In his heyday, director/producer Ovidio Assonitis was affectionately known as “The Rip-Off King” due to his blatant copying of popular, more expensive hit films. Thus, we have Beyond the Door (1974), an Exorcist-style film; Tentacles (1977), a killer octopus film in the vein of Jaws; and even the sequel Piranha II: The Spawning (1981), which he famously directed after firing James Cameron shortly after filming commenced. Always on the lookout for the next big idea in exploitation, it isn’t surprising that he would also jump on the slasher bandwagon as well. Madhouse is Assonitis’ entry into that particular subgenre of film.
Though produced in late 1980 or early 1981 in Savannah, Georgia, Madhouse wasn’t released stateside until 1983. So while the film bears more than a passing resemblance to the classic slasher Happy Birthday to Me (also made in 1981), it is unclear how much of a direct rip-off one film is of the other.
Directed by Ovidio G. Assonitis.
Starring Trish Everly, Michael MacRae, Dennis Robertson, Allison Biggers, Morgan Most, Edith Ivey, and Jerry Fujikawa.
Julia is approaching her 25th birthday but unfortunately her estranged twin sister Mary sees this as an opportunity to escape from her hospital bed and torment her just like when they were kids, culminating in a birthday party straight out of a nightmare.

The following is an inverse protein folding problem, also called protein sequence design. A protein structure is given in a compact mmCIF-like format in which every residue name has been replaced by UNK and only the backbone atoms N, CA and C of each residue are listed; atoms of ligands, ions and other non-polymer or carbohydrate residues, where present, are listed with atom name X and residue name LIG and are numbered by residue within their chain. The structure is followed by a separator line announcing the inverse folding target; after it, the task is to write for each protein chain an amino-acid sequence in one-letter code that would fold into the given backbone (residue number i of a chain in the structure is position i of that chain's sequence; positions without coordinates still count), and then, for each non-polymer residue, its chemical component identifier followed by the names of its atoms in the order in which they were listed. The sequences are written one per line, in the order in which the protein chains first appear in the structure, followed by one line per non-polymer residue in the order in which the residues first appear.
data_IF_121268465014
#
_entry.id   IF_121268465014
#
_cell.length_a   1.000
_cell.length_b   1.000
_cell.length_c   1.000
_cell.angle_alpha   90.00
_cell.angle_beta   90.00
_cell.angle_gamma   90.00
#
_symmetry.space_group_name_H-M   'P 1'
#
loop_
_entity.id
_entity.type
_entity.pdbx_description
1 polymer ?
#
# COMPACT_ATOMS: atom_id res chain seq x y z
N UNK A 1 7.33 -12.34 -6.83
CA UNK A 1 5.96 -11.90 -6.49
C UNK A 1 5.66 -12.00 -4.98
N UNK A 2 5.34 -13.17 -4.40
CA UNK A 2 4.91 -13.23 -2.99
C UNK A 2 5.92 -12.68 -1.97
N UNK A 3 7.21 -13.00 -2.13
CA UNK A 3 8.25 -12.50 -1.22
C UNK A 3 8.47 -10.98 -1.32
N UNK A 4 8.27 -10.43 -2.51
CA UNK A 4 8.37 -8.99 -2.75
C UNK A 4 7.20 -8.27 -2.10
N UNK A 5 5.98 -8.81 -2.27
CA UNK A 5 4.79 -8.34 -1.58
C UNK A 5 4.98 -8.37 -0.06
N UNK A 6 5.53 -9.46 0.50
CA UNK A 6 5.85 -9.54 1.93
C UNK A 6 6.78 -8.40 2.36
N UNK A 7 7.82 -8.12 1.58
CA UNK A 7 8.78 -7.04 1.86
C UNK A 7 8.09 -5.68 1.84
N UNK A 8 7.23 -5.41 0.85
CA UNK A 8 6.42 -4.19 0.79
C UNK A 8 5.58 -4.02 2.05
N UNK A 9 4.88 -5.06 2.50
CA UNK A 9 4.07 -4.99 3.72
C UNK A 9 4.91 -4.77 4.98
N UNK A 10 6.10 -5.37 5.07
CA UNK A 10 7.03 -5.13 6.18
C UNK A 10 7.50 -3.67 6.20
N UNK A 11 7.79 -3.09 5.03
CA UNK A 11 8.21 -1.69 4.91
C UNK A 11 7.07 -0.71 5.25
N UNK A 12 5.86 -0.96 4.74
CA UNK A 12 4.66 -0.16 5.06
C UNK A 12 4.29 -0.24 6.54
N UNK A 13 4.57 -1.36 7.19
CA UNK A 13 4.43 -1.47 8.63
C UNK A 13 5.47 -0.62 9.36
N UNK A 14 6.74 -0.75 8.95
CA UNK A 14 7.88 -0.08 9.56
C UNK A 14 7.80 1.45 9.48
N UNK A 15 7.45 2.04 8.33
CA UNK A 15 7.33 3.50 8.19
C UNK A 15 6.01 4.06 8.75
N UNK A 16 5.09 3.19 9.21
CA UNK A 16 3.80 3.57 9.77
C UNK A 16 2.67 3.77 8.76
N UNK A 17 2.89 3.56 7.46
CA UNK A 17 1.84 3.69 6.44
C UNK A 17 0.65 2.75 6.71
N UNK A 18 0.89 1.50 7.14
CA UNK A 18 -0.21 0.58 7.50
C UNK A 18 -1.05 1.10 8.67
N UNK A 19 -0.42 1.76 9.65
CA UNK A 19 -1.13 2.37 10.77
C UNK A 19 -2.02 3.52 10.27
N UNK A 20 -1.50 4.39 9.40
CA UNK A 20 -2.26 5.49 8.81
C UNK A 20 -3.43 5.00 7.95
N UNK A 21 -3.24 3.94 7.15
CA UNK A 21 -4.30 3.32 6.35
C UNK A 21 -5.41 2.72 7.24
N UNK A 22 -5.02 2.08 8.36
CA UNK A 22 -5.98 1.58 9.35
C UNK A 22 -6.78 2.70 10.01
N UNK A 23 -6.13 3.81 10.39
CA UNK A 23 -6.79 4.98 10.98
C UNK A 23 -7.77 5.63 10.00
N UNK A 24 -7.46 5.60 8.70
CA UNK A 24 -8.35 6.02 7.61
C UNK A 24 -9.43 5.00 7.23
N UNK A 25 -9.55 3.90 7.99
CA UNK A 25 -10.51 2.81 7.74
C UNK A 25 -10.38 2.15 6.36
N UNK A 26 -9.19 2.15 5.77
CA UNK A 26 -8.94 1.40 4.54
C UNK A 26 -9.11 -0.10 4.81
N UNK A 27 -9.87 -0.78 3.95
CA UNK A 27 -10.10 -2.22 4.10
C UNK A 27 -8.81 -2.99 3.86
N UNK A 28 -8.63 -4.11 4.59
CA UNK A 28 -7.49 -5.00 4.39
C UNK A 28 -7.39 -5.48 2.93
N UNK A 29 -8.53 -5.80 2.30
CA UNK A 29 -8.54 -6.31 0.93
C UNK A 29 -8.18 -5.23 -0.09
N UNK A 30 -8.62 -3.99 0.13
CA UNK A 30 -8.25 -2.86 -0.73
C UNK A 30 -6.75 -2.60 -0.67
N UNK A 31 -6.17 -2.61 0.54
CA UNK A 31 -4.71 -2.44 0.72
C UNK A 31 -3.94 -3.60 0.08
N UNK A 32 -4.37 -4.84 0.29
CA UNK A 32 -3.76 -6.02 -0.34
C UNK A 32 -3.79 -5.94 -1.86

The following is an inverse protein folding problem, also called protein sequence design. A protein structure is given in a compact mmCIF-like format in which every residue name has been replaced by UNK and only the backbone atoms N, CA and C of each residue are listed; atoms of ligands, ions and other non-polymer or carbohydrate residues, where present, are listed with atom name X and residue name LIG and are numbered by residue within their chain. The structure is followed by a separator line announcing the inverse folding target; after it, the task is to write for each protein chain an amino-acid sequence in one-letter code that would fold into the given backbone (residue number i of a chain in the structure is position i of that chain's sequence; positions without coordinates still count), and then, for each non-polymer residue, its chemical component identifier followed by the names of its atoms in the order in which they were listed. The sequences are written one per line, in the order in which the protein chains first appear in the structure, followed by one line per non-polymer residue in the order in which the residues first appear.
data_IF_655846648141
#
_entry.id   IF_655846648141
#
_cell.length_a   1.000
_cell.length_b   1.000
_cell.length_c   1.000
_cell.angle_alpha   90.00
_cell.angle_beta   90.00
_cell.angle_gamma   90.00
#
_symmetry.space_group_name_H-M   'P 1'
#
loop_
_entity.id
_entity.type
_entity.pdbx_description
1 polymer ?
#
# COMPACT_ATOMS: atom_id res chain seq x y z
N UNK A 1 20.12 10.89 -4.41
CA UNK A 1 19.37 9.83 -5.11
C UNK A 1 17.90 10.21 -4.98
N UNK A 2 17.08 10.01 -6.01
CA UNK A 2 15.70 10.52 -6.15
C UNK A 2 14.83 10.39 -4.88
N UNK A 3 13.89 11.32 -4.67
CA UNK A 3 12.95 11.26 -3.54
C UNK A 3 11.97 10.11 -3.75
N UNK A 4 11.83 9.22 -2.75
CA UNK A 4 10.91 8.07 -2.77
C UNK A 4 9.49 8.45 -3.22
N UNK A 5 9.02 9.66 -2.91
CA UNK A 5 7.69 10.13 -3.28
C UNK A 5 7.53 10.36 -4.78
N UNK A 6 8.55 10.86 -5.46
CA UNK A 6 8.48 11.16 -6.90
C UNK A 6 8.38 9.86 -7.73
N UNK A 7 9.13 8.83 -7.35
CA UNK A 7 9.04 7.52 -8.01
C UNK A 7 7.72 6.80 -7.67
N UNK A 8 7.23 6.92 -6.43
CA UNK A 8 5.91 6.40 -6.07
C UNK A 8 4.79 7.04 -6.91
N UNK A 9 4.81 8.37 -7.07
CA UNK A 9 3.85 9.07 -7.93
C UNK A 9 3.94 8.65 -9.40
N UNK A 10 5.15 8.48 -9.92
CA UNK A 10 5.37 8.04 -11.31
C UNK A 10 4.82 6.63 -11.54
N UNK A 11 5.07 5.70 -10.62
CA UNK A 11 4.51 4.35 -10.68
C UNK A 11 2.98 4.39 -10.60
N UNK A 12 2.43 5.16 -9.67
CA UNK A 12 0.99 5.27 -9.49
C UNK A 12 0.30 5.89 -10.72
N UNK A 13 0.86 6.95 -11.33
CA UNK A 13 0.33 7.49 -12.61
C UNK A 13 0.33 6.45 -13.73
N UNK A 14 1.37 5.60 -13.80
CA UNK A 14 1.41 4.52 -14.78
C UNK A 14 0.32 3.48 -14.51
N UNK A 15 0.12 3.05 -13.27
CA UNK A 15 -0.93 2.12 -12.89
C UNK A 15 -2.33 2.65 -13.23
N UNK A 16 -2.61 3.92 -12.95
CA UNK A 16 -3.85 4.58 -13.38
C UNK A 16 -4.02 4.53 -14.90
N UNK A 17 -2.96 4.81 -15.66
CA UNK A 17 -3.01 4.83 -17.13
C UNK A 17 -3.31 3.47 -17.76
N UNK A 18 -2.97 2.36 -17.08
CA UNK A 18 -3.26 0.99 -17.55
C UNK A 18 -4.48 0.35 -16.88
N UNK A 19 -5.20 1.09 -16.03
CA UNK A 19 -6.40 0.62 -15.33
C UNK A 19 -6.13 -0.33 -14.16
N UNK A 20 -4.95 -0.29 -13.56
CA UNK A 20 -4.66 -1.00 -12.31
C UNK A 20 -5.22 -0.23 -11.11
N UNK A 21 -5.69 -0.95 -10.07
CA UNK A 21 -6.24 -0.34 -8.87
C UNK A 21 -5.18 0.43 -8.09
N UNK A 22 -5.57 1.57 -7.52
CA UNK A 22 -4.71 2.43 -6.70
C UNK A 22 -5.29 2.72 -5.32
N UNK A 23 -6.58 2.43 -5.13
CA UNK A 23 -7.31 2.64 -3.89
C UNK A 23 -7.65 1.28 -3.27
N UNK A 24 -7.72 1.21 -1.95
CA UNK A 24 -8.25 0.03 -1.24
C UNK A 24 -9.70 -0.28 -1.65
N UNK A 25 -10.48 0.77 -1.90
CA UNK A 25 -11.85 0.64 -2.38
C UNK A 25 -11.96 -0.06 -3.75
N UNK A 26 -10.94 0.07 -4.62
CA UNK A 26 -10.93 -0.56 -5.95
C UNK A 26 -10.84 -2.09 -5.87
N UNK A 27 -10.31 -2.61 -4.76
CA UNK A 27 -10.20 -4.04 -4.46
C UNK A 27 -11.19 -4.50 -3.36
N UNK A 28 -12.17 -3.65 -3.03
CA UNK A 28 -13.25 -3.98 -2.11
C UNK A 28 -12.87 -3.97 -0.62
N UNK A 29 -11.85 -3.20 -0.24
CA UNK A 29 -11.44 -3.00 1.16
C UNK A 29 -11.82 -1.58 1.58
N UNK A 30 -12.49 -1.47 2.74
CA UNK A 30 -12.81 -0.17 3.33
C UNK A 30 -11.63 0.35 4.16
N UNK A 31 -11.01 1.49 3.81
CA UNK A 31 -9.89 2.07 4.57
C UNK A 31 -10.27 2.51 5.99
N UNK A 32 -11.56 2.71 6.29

Originally released at the peak of the first slasher boom, Madhouse (a.k.a. There Was a Little Girl & And When She Was Bad) gained something of a reputation by being added to the Dpp Video Nasties list back in the 1980s but, like most of the movies on that list, is it really that depraved and corrupt or is it just another example of the authorities knee jerk reacting to nothing more than a slightly bloody thriller where somebody happens to brandish a knife in a menacing way?